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Case Studies in Nineteenth-Century Performance

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Study Day, 9th April, 2008 at School of Music, University of Leeds, 9am - 5pm

Case Studies in Nineteenth-Century Performance

Nineteenth-century performing practice embodies complex and subtle relationships with music notation. Much of this has been the subject of scholarly scrutiny for some time, with particular emphasis being placed upon instrumental treatises and historical performing parts, many of which provide detailed performance information. In recent years, the importance of relevant early recordings as part of this research has been better understood, and detailed and discerning examination of them provides a valuable context in which to appraise written texts.
            This study day will focus on performance scores and early recordings. It will comprise a session of papers examining a number of performance-related topics, a lecture-recital illustrating these issues in practice; a workshop session in which invited student ensembles will be able to discuss explorations of historically-informed nineteenth-century chamber performance, and finally, a plenary discussion of the day's events.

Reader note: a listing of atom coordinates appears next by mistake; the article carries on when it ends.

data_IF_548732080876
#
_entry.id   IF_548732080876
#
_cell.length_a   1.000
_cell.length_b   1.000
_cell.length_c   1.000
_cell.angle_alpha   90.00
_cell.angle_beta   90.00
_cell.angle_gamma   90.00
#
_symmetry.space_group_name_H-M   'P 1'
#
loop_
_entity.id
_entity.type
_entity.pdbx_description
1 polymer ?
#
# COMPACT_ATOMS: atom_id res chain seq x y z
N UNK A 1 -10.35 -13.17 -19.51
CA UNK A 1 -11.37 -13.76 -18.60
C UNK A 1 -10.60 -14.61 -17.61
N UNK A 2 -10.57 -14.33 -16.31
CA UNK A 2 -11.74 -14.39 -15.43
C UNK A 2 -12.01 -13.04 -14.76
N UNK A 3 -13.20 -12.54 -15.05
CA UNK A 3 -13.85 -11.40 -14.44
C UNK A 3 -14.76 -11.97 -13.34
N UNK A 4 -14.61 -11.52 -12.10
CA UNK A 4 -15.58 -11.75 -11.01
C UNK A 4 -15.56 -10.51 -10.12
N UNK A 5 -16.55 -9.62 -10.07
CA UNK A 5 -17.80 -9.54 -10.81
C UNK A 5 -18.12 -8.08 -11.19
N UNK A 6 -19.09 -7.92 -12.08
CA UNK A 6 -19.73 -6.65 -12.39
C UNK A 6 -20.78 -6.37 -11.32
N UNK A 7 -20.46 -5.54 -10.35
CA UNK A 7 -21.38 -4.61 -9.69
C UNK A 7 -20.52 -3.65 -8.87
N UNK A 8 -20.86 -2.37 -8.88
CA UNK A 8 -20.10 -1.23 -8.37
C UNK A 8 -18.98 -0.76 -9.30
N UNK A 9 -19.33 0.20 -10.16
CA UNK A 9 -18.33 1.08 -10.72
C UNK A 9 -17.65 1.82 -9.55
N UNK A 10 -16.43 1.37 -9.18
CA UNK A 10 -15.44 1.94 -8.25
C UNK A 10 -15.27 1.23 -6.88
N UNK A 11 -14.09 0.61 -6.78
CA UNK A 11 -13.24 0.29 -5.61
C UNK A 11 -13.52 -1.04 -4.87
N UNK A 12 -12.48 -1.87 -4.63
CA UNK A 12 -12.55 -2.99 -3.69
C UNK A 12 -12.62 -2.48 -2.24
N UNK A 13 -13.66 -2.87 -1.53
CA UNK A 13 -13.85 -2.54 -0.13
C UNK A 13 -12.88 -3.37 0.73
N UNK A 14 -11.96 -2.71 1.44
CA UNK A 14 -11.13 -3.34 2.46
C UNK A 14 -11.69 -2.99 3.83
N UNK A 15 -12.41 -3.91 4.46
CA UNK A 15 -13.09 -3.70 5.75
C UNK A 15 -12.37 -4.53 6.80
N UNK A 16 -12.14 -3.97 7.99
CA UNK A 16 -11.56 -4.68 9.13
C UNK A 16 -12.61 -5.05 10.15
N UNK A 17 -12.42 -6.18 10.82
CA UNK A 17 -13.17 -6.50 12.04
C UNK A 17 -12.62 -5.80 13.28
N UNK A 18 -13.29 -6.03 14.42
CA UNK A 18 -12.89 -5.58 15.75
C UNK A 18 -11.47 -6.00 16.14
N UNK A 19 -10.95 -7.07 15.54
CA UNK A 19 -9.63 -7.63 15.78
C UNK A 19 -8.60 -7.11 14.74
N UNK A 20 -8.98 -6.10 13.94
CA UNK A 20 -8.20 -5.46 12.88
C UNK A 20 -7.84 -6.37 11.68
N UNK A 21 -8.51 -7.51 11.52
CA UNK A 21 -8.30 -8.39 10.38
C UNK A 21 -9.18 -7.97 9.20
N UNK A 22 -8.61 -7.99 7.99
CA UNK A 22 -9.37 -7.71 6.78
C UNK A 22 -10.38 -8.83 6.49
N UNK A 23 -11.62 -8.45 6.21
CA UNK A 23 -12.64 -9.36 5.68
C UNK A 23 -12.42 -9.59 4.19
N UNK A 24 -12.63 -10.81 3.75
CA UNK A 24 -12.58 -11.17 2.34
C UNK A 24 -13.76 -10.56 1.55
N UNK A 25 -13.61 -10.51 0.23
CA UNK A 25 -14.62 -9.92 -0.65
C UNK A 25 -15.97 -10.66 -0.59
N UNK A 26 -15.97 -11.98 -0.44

Programme

Session 1: Evidence and Intuition: Issues in Nineteenth-Century Chamber Performing Practice

Session 2: LUCHIP Lecture Recital: Quartet lecture-recital including excerpts of music by Beethoven, Brahms, Mendelssohn and Spohr

Session 3: Workshop Session: invited ensembles will perform and discuss historically-informed nineteenth-century chamber works, lead by LUCHIP personnel.

Session 4: Plenary Discussion of Day's Events

String-based chamber ensembles are invited to contact Dr David Milsom if they are interested in performing. Such ensembles should prepare at least a movement of a nineteenth-century chamber work and be prepared to experiment with nineteenth-century performing practices: the use of relevant historical editions and instruments is encouraged. Ensembles with piano will be able to use a newly-restored Erard grand piano of c.1855.
The event is free of charge to participants (performers) and at a fee of £15 (£10 for students) to non-participating delegates, including tea and coffee.

To book a place, please contact:

Dr David Milsom,
d.milsom@leeds.ac.uk
School of Music, University of Leeds,
Leeds, West Yorkshire, LS2 9JT

 


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